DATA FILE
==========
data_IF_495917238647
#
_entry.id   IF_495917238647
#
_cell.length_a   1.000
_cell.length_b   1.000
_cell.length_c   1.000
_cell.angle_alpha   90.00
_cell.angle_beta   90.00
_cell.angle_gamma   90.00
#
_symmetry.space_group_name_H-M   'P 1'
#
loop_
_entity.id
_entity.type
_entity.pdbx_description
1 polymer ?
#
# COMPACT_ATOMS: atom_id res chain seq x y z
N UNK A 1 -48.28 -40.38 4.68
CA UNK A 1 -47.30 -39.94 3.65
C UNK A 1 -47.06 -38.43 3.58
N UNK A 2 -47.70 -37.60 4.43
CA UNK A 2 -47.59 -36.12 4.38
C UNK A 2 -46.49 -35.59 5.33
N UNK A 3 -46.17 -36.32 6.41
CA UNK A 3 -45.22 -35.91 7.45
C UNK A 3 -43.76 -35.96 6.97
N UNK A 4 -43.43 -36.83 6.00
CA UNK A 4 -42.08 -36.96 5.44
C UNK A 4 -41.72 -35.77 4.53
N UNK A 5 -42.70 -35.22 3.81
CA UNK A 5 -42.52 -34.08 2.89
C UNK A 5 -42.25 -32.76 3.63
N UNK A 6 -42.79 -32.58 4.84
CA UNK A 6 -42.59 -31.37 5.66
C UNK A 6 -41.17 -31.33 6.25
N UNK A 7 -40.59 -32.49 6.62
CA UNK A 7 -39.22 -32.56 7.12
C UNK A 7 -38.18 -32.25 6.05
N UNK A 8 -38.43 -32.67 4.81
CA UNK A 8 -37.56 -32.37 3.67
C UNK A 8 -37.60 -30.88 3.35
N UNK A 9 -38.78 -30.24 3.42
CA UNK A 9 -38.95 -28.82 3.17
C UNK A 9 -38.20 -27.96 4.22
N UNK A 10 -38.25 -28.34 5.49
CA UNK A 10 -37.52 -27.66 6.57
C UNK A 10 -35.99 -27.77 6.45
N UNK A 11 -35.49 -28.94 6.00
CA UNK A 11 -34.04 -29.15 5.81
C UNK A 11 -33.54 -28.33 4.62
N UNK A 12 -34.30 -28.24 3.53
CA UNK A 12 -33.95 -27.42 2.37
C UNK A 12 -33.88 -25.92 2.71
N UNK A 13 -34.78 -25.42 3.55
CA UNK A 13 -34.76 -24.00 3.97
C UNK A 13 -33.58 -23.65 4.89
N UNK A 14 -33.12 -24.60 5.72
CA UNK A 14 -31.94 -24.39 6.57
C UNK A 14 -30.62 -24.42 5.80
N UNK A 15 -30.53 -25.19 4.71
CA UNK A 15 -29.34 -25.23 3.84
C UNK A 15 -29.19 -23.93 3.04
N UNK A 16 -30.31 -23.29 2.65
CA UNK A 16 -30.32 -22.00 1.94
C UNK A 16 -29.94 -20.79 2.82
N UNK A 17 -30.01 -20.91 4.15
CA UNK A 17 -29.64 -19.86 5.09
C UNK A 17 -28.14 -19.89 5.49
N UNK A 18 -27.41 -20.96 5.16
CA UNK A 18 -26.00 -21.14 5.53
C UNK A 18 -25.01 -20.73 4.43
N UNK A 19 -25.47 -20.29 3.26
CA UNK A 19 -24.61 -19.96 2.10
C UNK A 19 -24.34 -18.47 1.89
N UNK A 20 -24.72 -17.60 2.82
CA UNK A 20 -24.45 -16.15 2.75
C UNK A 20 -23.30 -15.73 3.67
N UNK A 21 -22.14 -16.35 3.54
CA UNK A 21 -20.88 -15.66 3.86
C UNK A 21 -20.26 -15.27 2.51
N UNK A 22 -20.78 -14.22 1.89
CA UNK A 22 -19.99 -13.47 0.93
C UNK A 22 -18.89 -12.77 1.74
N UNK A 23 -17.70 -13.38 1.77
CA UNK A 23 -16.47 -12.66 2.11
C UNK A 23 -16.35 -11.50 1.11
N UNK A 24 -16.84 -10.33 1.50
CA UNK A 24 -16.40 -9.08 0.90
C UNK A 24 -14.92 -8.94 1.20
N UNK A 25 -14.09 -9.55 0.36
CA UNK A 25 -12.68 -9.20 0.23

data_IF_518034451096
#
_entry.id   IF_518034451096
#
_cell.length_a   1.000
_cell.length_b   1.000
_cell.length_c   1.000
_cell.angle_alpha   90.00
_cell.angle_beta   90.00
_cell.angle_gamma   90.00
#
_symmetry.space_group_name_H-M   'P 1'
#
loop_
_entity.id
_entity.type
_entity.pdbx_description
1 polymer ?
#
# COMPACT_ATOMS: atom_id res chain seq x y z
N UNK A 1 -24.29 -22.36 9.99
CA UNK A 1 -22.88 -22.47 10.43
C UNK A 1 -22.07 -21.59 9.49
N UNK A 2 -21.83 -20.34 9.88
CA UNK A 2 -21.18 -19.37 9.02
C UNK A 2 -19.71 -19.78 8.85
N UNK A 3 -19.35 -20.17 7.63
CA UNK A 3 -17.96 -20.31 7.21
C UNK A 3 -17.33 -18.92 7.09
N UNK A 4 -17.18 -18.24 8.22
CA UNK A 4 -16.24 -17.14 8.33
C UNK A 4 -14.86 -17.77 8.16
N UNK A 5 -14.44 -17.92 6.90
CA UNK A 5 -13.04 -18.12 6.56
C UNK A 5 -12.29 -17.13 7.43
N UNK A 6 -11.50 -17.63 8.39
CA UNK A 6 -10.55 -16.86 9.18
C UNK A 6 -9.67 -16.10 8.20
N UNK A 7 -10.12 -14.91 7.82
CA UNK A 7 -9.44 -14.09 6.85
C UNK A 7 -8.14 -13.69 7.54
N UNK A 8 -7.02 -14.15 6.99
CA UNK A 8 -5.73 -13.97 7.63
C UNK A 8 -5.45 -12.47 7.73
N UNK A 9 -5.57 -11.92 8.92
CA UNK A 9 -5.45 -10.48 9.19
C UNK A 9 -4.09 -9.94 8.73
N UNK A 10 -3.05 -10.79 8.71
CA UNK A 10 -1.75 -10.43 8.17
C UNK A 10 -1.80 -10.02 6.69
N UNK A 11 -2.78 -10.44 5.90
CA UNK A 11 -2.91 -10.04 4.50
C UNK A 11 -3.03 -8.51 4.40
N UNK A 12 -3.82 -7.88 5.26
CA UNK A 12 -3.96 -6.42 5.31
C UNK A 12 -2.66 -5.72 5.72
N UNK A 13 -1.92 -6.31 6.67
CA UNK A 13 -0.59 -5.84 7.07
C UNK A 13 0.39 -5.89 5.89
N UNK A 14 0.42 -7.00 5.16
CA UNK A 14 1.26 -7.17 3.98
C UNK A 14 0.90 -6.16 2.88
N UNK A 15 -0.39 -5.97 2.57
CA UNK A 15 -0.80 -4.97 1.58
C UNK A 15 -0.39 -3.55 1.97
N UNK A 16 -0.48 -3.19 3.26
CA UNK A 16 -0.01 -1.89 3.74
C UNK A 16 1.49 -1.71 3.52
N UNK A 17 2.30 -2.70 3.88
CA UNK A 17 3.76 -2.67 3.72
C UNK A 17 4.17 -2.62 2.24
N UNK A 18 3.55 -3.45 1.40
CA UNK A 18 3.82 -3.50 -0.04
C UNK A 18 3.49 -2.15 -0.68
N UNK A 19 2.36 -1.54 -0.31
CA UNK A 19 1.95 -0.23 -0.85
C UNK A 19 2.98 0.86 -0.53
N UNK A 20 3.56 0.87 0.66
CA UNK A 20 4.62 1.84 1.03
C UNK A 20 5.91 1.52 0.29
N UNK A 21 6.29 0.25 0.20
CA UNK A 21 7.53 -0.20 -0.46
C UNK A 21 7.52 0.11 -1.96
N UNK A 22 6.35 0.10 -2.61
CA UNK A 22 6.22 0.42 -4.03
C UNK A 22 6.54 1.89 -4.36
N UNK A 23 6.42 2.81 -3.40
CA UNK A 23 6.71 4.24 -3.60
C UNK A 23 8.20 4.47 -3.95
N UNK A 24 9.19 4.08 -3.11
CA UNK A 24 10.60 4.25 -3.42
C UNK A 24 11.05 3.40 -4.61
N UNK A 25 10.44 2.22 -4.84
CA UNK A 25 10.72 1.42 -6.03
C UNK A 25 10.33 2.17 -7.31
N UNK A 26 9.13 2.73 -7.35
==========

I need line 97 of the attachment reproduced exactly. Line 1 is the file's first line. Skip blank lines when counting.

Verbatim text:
_entry.id   IF_518034451096